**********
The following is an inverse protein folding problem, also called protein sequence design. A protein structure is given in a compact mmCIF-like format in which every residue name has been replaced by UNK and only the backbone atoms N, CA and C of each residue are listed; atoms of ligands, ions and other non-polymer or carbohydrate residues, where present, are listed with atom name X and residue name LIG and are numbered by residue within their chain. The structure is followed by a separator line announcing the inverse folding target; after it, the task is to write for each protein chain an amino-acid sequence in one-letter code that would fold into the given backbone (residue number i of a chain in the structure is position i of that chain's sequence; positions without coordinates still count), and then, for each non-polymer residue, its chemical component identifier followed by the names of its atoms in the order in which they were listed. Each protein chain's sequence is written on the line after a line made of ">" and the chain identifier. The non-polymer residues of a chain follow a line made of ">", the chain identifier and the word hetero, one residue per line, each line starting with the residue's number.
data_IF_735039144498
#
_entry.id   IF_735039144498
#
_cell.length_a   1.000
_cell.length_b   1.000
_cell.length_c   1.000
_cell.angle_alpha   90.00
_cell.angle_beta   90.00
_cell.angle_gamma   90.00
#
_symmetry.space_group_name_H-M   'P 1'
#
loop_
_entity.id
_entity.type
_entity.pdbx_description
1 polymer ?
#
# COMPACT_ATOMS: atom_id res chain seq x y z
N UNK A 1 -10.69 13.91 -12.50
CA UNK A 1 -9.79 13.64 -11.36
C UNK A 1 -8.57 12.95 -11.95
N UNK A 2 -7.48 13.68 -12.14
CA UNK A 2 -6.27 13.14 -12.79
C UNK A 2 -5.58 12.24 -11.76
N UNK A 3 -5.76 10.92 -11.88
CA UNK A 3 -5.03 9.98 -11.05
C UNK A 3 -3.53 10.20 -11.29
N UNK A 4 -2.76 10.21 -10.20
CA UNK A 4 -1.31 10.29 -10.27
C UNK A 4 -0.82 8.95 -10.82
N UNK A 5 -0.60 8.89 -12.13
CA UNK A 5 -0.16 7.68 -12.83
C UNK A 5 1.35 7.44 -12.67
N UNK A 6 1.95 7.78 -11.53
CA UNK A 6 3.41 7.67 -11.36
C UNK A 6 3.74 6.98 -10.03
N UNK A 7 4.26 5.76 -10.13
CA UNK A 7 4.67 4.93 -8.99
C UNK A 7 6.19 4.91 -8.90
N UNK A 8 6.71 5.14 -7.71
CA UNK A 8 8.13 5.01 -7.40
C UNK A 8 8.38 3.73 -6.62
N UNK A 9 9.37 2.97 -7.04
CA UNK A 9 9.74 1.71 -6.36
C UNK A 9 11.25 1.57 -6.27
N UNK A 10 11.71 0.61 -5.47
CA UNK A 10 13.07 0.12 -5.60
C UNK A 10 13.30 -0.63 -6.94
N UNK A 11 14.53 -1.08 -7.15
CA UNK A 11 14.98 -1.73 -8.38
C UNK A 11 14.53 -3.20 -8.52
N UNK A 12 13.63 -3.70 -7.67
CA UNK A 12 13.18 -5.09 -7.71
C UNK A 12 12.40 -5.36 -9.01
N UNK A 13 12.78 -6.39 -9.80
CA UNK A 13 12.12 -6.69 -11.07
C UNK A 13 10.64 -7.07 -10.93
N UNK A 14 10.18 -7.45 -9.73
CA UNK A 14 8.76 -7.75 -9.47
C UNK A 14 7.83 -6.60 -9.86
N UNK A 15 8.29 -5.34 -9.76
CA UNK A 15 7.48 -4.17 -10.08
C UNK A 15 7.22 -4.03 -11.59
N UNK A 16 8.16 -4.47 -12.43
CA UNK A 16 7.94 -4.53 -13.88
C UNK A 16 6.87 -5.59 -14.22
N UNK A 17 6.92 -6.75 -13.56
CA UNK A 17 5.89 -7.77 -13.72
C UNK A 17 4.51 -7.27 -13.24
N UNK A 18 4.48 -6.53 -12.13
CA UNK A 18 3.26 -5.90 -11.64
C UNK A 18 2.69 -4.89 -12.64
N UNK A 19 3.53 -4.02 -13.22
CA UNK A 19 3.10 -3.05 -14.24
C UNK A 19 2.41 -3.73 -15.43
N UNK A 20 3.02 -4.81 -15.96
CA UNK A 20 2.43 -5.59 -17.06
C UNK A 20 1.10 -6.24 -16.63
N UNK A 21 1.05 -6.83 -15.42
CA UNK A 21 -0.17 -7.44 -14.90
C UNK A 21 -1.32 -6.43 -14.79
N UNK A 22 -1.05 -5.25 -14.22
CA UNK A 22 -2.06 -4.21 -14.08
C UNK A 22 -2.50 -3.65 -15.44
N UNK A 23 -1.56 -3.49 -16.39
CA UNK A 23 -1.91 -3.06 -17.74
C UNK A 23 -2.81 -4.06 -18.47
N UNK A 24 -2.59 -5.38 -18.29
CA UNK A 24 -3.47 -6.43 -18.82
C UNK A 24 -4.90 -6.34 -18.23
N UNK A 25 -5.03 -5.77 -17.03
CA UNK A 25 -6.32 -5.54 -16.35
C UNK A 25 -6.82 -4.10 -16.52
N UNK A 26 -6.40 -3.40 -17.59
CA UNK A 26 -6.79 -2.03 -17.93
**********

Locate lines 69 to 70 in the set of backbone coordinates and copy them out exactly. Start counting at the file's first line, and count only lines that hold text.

C UNK A 16 6.87 -5.59 -14.22
N UNK A 17 6.92 -6.75 -13.56